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Given implicit function F(x,y) = 0, how can I find its asymptotes?

EDIT: Sorry, my calculations were wrong. Here is correct function:

$F(x,y)=\sqrt{(x-a)^2 + (y-b)^2} - \sqrt{(x-c)^2 + (y-d)^2} - e$

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@J.M. a, b and c are real numbers. –  qutron Dec 27 '10 at 14:26
@J.M. 20000 - 100000 –  qutron Dec 27 '10 at 14:43
The zero set of the function $F$ you wrote in your question is not a hyperbola: the value $F(x,y)$ depends only on $\sqrt{x^2+y^2}$, so the zero set has rotational symmetry around the origin. –  Mariano Suárez-Alvarez Dec 27 '10 at 15:18
@Mariano Suárez-Alvarez. I might be wrong. I will check my calculations. –  qutron Dec 27 '10 at 15:35
So, only four parameters? –  J. M. Dec 27 '10 at 15:46

2 Answers 2

up vote 3 down vote accepted

After rationalization, your implicit equation can be expressed in standard quadratic form as




The earlier version of my answer would now apply, but since Isaac has written a clearer way of doing it, I'll demonstrate the alternative "dumb" approach ("dumb" in the sense of not exploiting the structure of the problem).

Again, before you go through the trouble of doing these computations, you'd first want to ensure that the discriminant $\Delta=64e^2((a-c)^2+(b-d)^2-e^2)$ is negative.

Having done so, the idea is as follows: replace all instances of $y$ in the implicit equation $F(x,y)=0$ with $mx$, divide by $x^2$ (since the degree of the algebraic equation is 2), and let $x\to\infty$. This yields the quadratic equation


which should be solved for $m$; the initial check of the discriminant would ensure that both roots of that quadratic in $m$ are real.

Letting $m_i$ be any of the two roots $m_1$ and $m_2$ of that quadratic, one now goes back to the original implicit equation, and replaces $y$ with $m_i x+k_i$. From this, note that the quadratic terms disappear, and only the linear terms remain. Divide by $x$, let $x\to\infty$, equate the remaining terms to 0, and solve for the appropriate value of $k_i$. If you do that, the expression you should get for $k_i$ is


from which $y=m_1 x+k_1$ and $y=m_2 x+k_2$ are your two asymptotes.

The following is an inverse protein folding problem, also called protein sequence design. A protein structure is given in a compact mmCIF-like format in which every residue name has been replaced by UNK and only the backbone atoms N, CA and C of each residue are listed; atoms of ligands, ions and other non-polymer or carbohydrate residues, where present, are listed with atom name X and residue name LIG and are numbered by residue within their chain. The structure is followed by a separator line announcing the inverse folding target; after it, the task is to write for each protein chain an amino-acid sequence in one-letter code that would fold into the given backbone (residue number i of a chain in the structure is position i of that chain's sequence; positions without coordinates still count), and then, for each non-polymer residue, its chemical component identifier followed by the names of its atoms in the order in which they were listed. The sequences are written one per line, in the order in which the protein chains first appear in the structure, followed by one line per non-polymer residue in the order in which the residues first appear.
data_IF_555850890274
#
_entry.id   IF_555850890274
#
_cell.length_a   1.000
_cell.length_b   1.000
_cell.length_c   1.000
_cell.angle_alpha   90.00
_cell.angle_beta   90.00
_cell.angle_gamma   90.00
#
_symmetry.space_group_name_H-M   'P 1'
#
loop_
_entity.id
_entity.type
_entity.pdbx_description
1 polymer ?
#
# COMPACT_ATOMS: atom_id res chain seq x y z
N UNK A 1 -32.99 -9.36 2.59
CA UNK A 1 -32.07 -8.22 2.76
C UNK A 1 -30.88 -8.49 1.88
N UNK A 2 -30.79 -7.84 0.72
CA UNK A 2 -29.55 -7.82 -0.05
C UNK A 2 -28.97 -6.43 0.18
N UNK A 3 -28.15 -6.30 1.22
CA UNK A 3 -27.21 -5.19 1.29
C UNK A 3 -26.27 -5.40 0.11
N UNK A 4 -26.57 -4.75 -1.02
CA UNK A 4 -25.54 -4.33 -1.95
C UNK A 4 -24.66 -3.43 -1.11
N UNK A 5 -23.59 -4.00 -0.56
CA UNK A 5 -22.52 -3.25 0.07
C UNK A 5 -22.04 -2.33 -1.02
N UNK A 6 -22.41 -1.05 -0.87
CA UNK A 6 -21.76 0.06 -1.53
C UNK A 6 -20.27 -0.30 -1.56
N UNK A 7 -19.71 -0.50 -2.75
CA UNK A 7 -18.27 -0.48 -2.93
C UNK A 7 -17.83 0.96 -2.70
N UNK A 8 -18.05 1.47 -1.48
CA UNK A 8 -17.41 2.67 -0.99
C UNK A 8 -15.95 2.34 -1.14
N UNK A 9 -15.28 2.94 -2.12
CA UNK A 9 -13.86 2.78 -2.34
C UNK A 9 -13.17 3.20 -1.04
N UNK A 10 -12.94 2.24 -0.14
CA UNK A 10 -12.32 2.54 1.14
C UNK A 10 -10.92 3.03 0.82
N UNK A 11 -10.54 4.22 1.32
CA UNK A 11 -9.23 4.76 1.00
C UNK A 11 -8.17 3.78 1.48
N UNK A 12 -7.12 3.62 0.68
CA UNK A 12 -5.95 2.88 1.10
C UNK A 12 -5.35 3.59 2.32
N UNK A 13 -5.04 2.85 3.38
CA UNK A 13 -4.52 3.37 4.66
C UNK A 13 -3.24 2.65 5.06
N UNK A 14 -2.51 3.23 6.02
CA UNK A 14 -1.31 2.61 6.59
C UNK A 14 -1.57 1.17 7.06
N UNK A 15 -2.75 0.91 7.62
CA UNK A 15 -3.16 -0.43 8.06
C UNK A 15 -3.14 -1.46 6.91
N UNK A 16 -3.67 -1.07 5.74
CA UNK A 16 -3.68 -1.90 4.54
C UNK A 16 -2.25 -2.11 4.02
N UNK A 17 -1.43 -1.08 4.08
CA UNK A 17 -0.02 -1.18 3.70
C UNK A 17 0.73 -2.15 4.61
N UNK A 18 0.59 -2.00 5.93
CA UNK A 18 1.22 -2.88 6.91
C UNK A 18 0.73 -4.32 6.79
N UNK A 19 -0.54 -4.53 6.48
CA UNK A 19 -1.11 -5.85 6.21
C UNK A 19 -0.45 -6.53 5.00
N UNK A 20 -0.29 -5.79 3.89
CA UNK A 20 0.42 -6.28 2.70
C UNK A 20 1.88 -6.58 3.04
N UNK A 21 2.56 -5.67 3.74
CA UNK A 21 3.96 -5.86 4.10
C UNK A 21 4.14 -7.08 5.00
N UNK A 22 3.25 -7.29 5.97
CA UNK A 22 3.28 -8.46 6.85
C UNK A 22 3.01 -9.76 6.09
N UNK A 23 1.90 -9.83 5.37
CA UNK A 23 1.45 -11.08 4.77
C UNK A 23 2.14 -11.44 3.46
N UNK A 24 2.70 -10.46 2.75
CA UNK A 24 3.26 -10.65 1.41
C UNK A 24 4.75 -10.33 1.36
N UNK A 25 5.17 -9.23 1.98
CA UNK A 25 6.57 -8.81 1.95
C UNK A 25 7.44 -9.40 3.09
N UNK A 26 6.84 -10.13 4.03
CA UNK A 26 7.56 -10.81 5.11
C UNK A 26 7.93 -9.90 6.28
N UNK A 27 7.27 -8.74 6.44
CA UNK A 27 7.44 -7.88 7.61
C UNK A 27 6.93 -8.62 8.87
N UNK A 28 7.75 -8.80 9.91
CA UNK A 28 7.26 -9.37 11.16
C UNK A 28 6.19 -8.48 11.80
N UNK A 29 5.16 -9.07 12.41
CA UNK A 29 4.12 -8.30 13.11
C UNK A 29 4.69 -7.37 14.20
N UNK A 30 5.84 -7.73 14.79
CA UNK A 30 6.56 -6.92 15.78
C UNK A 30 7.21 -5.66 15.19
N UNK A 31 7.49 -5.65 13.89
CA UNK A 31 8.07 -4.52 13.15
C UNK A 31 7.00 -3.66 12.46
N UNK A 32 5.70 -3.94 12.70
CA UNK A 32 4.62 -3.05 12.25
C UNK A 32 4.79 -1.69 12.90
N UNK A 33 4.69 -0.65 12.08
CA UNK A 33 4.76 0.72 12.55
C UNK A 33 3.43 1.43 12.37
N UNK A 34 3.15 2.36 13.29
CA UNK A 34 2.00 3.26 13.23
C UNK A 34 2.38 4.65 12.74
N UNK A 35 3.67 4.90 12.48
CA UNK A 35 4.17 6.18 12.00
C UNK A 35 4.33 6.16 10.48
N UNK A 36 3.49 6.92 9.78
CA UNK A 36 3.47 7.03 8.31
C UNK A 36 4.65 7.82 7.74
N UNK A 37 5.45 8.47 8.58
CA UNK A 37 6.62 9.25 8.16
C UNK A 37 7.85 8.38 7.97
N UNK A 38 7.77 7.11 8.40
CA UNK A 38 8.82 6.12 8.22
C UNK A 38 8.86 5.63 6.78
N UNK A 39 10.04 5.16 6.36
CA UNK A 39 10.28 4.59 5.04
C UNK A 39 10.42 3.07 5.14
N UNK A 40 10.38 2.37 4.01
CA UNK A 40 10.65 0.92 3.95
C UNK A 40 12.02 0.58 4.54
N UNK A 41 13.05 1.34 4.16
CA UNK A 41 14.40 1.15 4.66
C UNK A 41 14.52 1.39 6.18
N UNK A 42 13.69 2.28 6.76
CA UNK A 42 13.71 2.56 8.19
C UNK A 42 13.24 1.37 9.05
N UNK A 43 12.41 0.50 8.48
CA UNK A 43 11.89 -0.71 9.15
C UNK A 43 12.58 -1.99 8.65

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Thank You. I got the idea, but F(x) is a little bit different. –  qutron Dec 27 '10 at 13:43
I might be wrong. I will check my calculations. Anyway, thanks)) –  qutron Dec 27 '10 at 15:34
Thank You! I appreciate it. –  qutron Dec 28 '10 at 14:23

The points $(a,b)$ and $(c,d)$ are the foci of the hyperbola and the hyperbola is the locus of points for which the difference of the distances to the foci is $|e|$, though because your $F(x,y)=0$ is only looking at the difference in one direction, your graph is probably only half of the hyperbola (the other half being $0=\sqrt{(x-a)^2+(y-b)^2}-\sqrt{(x-c)^2+(y-d)^2}+e$).

The asymptotes of the hyperbola pass through the center, which is the midpoint of the segment joining the foci, $$\left(\frac{a+c}{2},\frac{b+d}{2}\right).$$

Let $f=\sqrt{(a-c)^2+(b-d)^2}$, the distance between the foci, and let $g=\sqrt{f^2-e^2}$. If the foci had the same $x$-coordinate (that is, if the hyperbola were horizontally-oriented), the slopes of the asymptotes would be $\pm\frac{g}{e}$, so the acute angles the asymptotes make with the line through the foci are $\pm\arctan\frac{g}{e}$. The acute angle the line through the foci makes with the $x$-axis is $\arctan\frac{b-d}{a-c}$, so the angles from the $x$-axis to the asymptotes are $\arctan\frac{b-d}{a-c}\pm\arctan\frac{g}{e}$, and the slopes of the asymptotes are $$\tan\left(\arctan\frac{b-d}{a-c}\pm\arctan\frac{g}{e}\right)=\frac{be-de+ag-cg}{ae-ce-bg+dg}\text{ or }\frac{be-de-ag+cg}{ae-ce+bg-dg}.$$

With a point and the slopes, you should be able to write equations of the asymptotes.

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Thanks a lot! –  qutron Dec 28 '10 at 14:24

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